Note the implication: there are other kinds of quid pro quos that should result in impeachment, but this is not one of them.

    Seems Dersh made a solid argument if people are having to twist his words to answer it.
    So the president can only be impeached for a quid pro quo that they believe WONT help them get re-elected? Cant the president just say they believed it was going help them?

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    tWebber Mountain Man's Avatar
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    Quote Originally Posted by Watermelon View Post
    So the president can only be impeached for a quid pro quo that they believe WONT help them get re-elected? Cant the president just say they believed it was going help them?
    As Dershowitz said elsewhere, a quid pro quo is only illegal if the "quo" itself is illegal. Since seeking reelection is not illegal, then a quid pro quo that might benefit a candidate's reelection chances is not illegal.
    Some may call me foolish, and some may call me odd
    But I'd rather be a fool in the eyes of man
    Than a fool in the eyes of God


    From "Fools Gold" by Petra

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    tWebber NorrinRadd's Avatar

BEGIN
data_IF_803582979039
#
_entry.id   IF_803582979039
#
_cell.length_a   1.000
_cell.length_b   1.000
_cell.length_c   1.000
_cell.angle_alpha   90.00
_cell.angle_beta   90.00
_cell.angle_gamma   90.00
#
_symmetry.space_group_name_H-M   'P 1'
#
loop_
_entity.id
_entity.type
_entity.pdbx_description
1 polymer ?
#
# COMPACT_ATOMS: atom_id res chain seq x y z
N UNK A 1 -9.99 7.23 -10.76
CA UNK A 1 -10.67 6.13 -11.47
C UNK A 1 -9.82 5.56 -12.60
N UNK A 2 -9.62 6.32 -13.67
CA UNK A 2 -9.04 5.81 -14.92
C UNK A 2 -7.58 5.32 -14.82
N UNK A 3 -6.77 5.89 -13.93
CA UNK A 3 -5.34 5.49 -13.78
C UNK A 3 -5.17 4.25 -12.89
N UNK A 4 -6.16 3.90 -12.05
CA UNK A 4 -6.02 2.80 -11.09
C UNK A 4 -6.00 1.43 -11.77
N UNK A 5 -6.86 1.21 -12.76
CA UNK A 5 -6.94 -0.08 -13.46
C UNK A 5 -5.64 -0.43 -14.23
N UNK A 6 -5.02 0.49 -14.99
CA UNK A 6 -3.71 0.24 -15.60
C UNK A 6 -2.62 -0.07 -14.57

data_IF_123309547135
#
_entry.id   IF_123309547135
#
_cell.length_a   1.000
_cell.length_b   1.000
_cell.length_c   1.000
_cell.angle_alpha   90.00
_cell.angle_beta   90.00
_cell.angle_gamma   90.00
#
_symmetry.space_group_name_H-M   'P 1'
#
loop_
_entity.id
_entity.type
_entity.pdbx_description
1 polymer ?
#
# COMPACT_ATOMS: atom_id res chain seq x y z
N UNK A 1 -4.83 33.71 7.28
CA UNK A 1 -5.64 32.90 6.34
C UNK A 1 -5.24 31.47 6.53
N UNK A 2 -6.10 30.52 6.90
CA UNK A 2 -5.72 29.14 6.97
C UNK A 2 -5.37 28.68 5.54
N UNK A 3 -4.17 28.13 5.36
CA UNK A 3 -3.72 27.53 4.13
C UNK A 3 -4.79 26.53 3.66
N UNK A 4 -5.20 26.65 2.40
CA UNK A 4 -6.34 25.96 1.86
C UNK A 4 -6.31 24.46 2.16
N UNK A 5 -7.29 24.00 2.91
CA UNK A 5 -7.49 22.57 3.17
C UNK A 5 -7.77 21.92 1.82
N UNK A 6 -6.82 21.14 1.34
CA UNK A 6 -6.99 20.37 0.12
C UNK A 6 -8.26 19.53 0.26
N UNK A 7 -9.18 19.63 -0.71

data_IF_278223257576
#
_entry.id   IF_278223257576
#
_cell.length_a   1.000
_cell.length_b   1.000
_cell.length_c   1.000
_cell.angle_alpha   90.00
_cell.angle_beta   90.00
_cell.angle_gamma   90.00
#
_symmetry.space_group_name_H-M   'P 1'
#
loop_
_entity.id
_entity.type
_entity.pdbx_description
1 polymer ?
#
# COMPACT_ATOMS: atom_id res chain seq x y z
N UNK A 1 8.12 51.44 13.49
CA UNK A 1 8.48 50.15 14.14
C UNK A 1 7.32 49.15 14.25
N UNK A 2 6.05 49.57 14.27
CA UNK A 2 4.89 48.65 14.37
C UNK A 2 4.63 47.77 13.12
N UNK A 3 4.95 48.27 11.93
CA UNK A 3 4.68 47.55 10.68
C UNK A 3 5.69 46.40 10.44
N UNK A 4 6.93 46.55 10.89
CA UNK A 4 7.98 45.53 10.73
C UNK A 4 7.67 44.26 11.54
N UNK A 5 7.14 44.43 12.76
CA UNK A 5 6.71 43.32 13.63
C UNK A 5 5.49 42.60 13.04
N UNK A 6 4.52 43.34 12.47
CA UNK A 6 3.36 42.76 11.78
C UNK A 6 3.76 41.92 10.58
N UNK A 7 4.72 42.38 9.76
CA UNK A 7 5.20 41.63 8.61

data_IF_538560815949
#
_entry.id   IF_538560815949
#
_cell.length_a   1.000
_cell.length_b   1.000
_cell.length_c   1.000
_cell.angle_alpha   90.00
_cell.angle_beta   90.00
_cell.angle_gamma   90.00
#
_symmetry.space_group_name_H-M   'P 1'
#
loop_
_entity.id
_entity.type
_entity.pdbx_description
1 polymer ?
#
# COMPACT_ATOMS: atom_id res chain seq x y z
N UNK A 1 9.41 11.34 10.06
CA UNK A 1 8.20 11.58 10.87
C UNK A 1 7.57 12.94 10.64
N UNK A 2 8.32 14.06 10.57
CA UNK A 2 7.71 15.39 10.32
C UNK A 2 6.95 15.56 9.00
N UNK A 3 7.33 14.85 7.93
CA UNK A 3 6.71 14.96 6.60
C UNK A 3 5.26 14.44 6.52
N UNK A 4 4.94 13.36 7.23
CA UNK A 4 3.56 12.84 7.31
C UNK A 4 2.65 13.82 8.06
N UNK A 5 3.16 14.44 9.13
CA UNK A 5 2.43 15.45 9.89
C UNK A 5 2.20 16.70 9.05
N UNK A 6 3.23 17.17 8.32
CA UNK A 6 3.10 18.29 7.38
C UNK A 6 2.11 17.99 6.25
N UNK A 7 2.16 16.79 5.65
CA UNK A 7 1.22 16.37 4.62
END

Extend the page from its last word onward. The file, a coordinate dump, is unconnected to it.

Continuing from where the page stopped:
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    Quote Originally Posted by Sam View Post
    Alan Dershowitz repeatedly asserted today that presidents cannot be impeached for abuse of power, equating it with "maladministration".
    In the absence of evidence to the contrary from the Framers, I tend to agree. I have never seen Turley address this point, and IMO that is a weakness in Turley's disagreement with Dersh.


    Dershowitz also said that actions with "mixed motives" cannot be impeached -- if a president can assert a national interest motive then it is not impeachable, even if it also serves a personal motive. And because, Dershowitz argued, every politician sees their re-election as a national interest, even actions taken for the purpose of personal political benefit confer this "mixed motive" protection.